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————-—I grant sometime that of glory the fire / Doth twyche my heart.

Dear Tom,
———When I was young, perhaps devout,
a kindly seeming priest warned me against
desire, blaze of willing sin. Starve, he said,
attraction’s fever, fill your mouth with prayer
instead. But I was hungry for a taste
of more than air, and—wanton ever since—
I hunger still, sin and sin again, sin
in setting clever snares for my restless
coveting, sin against the objects caught
therein, sin by stalking these waking nights,
sin when I whet my secret silver knife.
Dear fellow hunter, which practiced arrow
would you choose to hold off my pursuit?
Pointed barb, rough touch in the dark, a quill
quivering to yield? Come, sir—you need not
flee from me, though long I’ve been presumed game
for the chase. True, I cannot speak and look
like a saint, so I’ll keep faith between us:
while I find the cool of your riverine
gaze a seeking I would answer, I turn
from your looks (on loan, saved by Holbein’s hand)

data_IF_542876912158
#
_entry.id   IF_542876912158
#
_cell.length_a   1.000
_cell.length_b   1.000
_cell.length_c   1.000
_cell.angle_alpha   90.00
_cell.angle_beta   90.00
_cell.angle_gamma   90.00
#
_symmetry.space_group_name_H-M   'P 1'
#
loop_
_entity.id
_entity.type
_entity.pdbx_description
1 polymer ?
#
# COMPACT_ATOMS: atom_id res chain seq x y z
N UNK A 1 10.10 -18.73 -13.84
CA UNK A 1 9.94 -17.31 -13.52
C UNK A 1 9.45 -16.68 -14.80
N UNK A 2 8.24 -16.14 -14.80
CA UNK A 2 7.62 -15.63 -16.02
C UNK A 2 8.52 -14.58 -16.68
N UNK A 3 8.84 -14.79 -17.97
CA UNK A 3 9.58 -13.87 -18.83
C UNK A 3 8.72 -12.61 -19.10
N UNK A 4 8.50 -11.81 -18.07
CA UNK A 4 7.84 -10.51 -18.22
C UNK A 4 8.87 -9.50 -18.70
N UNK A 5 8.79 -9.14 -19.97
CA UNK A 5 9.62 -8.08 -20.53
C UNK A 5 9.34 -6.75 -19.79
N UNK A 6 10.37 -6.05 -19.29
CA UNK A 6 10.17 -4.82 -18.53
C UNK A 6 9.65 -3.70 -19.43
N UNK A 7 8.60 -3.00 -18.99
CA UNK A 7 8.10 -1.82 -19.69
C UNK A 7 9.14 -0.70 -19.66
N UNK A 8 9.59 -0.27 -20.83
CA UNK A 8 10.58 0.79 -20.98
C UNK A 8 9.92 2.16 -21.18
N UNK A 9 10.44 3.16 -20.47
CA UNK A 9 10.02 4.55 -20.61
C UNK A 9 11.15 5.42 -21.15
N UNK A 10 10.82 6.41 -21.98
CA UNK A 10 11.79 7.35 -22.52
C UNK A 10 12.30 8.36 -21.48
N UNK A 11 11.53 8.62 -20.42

unsinged, chaste. I cannot burn to unlace
your doublet, though doubtless fine as the flesh
concealed within—because I ache to thieve
an eyeful of your words to call my own.
I trust you will not blush, or sneer, or rate
my naked longing loathsome? We both know
need’s just a flounce to tear off a bad dress,
a placket to unfasten; but desire—
desire is pleasure’s penance made before
confession. Chastened, stripped apostate-bare,
I want desire’s lash, a lavish sentence
with time alone to learn its scorching tongue.
(Only say the words and I shall be—)
But silence delivers the cold decree:
the tower keep, no release or relief,
no prayer but the moss, green flame among stones.



Carolyn Oliver is the author of The Alcestis Machine (Acre, forthcoming) and Inside the Storm I Want to Touch the Tremble (Utah), winner of the Agha Shahid Ali Poetry Prize. She lives in Massachusetts.




Photo by Ramez E. Nassif on Unsplash

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